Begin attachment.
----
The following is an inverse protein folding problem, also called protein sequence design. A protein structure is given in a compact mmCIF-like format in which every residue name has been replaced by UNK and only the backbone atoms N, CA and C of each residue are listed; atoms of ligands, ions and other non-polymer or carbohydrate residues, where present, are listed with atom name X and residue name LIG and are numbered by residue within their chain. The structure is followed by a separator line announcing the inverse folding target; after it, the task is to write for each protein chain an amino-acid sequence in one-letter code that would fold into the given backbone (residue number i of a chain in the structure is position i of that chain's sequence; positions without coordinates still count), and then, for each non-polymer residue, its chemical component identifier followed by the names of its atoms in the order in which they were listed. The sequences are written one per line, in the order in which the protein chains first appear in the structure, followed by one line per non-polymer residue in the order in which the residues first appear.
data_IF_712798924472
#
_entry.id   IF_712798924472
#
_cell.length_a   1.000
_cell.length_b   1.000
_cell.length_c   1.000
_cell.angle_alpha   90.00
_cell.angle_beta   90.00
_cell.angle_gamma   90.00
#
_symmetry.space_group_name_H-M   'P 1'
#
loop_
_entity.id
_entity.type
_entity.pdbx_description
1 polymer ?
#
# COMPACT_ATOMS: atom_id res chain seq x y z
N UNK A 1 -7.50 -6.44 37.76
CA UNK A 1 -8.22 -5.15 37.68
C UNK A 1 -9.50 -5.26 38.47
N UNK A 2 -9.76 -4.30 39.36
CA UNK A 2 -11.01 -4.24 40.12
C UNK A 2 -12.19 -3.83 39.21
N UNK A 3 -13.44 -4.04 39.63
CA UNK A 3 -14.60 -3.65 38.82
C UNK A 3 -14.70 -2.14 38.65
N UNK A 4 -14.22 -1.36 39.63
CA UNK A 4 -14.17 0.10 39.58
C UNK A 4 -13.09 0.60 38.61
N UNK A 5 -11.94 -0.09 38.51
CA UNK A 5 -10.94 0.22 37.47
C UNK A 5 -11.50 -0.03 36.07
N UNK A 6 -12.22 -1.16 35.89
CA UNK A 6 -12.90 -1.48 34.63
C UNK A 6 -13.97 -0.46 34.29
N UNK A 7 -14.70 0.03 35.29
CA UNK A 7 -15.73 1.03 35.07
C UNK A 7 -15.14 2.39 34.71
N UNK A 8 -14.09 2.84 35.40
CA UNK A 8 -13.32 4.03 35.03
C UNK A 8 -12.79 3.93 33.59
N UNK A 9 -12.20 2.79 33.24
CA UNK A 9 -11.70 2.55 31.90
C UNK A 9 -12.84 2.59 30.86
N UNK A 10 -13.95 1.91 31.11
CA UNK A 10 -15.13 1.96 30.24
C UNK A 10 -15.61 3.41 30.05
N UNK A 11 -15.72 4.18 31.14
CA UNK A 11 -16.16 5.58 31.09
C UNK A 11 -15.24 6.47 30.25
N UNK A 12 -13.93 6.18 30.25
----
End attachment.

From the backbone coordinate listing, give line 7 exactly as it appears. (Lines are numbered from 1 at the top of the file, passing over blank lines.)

_cell.length_b   1.000